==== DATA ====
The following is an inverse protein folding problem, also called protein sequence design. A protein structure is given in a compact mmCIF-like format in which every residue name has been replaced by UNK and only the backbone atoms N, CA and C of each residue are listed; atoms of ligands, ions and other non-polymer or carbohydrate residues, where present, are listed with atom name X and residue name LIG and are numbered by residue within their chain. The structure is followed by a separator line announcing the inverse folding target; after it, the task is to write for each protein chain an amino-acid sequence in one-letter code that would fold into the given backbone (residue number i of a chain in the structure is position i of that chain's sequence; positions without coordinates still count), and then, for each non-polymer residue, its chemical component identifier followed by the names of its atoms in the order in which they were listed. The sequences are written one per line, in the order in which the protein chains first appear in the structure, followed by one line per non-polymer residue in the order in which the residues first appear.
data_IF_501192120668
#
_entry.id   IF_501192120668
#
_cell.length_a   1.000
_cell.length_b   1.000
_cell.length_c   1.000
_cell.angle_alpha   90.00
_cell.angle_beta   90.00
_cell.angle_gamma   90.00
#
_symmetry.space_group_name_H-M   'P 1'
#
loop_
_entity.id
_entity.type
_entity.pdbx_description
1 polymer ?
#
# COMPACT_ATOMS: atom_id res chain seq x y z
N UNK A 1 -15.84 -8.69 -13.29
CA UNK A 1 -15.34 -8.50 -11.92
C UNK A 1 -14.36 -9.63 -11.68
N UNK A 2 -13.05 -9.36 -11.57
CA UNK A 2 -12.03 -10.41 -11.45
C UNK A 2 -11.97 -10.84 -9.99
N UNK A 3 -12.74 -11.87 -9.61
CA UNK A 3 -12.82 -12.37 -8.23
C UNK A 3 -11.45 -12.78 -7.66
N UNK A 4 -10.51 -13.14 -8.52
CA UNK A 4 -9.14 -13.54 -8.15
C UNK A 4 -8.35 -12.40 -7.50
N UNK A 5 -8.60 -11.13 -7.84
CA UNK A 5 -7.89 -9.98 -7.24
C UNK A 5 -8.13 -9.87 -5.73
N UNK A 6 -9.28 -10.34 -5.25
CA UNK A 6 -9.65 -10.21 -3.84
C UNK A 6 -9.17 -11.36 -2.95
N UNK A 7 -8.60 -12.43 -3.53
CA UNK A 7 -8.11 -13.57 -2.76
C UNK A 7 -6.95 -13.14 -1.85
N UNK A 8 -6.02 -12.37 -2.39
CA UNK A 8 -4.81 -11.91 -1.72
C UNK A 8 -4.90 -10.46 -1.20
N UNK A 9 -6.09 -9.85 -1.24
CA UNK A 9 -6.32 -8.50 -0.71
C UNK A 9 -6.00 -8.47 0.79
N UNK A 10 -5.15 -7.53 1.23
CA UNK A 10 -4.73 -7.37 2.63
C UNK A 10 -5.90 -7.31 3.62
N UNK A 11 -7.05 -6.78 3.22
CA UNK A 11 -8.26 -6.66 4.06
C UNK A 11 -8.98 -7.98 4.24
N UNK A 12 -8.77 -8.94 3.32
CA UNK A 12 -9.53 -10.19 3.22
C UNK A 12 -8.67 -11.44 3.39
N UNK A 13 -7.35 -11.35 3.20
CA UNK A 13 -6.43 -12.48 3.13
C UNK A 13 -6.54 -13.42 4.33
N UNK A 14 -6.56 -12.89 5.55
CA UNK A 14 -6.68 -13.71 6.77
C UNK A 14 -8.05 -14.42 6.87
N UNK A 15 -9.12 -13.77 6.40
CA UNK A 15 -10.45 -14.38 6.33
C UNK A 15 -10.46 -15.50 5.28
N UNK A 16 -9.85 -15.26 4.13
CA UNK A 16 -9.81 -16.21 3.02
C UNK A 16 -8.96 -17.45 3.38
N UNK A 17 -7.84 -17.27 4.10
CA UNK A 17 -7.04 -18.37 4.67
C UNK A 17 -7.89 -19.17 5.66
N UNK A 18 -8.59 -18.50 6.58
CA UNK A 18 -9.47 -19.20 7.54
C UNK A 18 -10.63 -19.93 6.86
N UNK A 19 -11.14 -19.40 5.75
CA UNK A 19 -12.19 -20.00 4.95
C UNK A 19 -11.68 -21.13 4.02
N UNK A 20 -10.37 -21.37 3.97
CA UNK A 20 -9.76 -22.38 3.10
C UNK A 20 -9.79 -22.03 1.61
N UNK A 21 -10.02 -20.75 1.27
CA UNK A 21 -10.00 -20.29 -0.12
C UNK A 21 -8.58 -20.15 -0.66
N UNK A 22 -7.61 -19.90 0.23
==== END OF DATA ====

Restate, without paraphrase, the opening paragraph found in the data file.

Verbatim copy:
The following is an inverse protein folding problem, also called protein sequence design. A protein structure is given in a compact mmCIF-like format in which every residue name has been replaced by UNK and only the backbone atoms N, CA and C of each residue are listed; atoms of ligands, ions and other non-polymer or carbohydrate residues, where present, are listed with atom name X and residue name LIG and are numbered by residue within their chain. The structure is followed by a separator line announcing the inverse folding target; after it, the task is to write for each protein chain an amino-acid sequence in one-letter code that would fold into the given backbone (residue number i of a chain in the structure is position i of that chain's sequence; positions without coordinates still count), and then, for each non-polymer residue, its chemical component identifier followed by the names of its atoms in the order in which they were listed. The sequences are written one per line, in the order in which the protein chains first appear in the structure, followed by one line per non-polymer residue in the order in which the residues first appear.